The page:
Prussia, it might be supposed, would escape the invasion of revolutionary principles in 1848. Great hopes had been excited on the accession of Frederick William IV. to his father's throne. The Crown Prince had been known for his kindness of disposition, his gentle manners, and his varied accomplishments, not the least of which was his brilliant power of speech. He was an admirer of English institutions, and it was expected that the spirit of the British constitution would be permitted, as far as possible, to pervade the Government, when he ascended the Prussian throne. In some respects the anticipations of the public were not disappointed. Practical reforms were effected. Manufactures, trade, commerce, navigation, internal communication - all the arts of peace and industry - were encouraged and promoted. Railway companies, and other associations for encouraging various branches of industry, were spread over the country, and there were all the outward appearances of national prosperity and social progress. Yet it was evident to close observers of the signs of the times, that a spirit of sullen discontent was brooding over the population. There was a feeling that their amiable and accomplished sovereign had disappointed them. He proved to be excessively sensitive ho the slightest infringement of his prerogative, and he abhorred the idea of representative bodies, who might oppose constitutional barriers to his own absolute will. Hence, there grew up sensibly a mutual feeling of distrust between him and the people, and the natural effect on his part was a change from the leniency and liberality of his earlier years to a more austere temper, while a tedious, inactive, and undecided course of policy wore out the patience of those who expected a more constitutional system. ^Consequently, although the administration of the country was free from any taint of corruption, and was, on the whole, moderate and just, the revolutionary earthquake of 1848 shook the kingdom of Prussia to its very foundations.

Indeed, we shall not be surprised at this state of things if we look deeper into its causes. The people were educated, and well understood the nature of constitutional government, of which they saw in England an example that excited their unbounded admiration. They had their own provincial diets, it is true; but they were nothing as organs of the national will as compared with the British parliament. And even when in 1847 the King was pleased to establish, by a royal ordinance, the United Diet, in which all their powers were concentrated, it was quite evident, from the purport of the King's speech at the opening of its first session, that he did not mean it to be a true parliament; and that he betrayed the strongest repugnance to anything like a real representation of the people. Indeed, his speech on that occasion, which was nearly as long as the message of an American president, was little more than an eloquent defence of the royal prerogative, and an impassioned appeal to the loyalty of his people to support his throne against the encroachments of democracy. The opening of the Diet took place on the 11th of April, in the Salle Blanche of the palace. The King was attended by the officers of the royal household, the dignitaries of state, the ministers of the crown, and the Protestant and Roman Catholic bishops. The Queen and the Princesses of Prussia were also present. The King entered the hall, preceded by three generals, bearing respectively the crown, the orb, and sceptre, and by other officers, who carried various insignia of royalty. On his entrance the princes, lords, and deputies rose and remained standing until he took his place on the throne, having the Prince of Prussia on his right hand and the ministers of state on his left.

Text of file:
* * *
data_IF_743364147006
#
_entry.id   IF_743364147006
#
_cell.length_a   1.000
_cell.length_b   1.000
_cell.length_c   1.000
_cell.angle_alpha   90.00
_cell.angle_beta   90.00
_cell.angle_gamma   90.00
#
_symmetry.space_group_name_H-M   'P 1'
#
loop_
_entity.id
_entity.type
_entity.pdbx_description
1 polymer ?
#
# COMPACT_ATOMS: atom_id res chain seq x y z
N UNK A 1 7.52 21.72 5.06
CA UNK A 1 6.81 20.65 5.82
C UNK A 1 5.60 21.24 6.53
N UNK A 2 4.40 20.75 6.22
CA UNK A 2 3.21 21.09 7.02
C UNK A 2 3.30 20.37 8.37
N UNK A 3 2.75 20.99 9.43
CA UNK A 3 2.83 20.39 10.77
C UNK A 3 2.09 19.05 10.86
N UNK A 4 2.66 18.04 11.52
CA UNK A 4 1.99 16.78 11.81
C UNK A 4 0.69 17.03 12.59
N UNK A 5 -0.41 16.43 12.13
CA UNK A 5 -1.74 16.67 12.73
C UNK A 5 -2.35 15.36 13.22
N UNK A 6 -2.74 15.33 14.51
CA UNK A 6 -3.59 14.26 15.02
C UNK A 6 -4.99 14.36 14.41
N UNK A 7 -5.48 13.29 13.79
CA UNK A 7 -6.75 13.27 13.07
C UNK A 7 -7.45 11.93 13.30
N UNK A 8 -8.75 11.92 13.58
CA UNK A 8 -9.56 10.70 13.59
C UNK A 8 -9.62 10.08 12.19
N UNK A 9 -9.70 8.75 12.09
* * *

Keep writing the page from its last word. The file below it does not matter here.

A few points in this remarkable speech will indicate the spirit and policy of the Prussian monarch. Referring to the provincial Diets as the "noble creation" of the King his father, he said that it had been for many years his firm determination to fuse them together in one united Diet. "It is formed," he said. "I have recognised your claims to all the rights flowing from that law, and far beyond - yes, far beyond all the promises of the King of blessed memory; I have given you, within certain necessary limits, the right of granting taxes - a right, gentlemen, the responsibility of which weighs far more heavily than the honour which accompanies it." He reserved to himself the right of imposing taxes in times of war, the expenditure to be afterwards accounted for to the diet. A portion of the press, he said, demanded outright from him and his Government a revolution in Church and State; and many very worthy men would look for the safety of the country in the conversion of the natural relation between prince and people into a conventional existence, granted by charters and ratified by oaths. But he prayed that the example of " one happy country " - meaning England - whose constitution had been made, not by sheets of paper, but by centuries, and by hereditary wisdom without parallel, might not be lost upon Prussia. But he made it quite plain, as he proceeded, that his constitution was wholly and essentially different from the British constitution. The King said, " I speak out boldly, gentlemen. As in the camp, unless in cases of the most urgent danger or grossest folly, the command can only be rested in the will of one, so can the destinies of this country, unless it is to fall instantly from its height, only be guided by one will; and if the King of Prussia would commit an abomination were he to demand from his subjects the subserviency of slaves, so would he commit a far greater abomination were he not to demand from them the crowning virtue of freedom - sincere obedience, for the sake of God and conscience. Whoever is alarmed at the tenor of these words, him I refer to the development of our laws for a century back, to the edicts of the orders, and, finally, to this assembly and its rights. There he may find consolation, if he will. Noble lords and trusty orders, I am forced to the solemn declaration, that no power on earth will ever succeed in moving me to change the natural and imperatively necessary relation between prince and people into something merely conventional or constitutional, and that, once for all, I will never suffer a written sheet of paper to force itself in, as it were a second Providence, between our Lord God of heaven and this people, in order to rule us with its paragraphs, and to replace by them our ancient and time-hallowed trusty reliance on each other. Between us be truth." After a great deal more to the same effect, the King made the following vehement appeal to his people: - "Therefore, hear this well, my lords and faithful states, and may all the country hear it through you. From all the indignities to which I and my Government have been exposed for some years, I appeal to my people! From all evils which, perhaps, are still in reserve for me, I appeal beforehand to my people! My people know my heart, my faith, and love to it, and adhere in love and faith to me. My people do not wish the association of representatives in the Government, the weakening of rank, the division of sovereignty, the breaking-up of the authority of its kings, who have founded its history, its freedom, its prosperity, and who alone can protect its dearest acquisitions - and will protect them, God willing, as heretofore."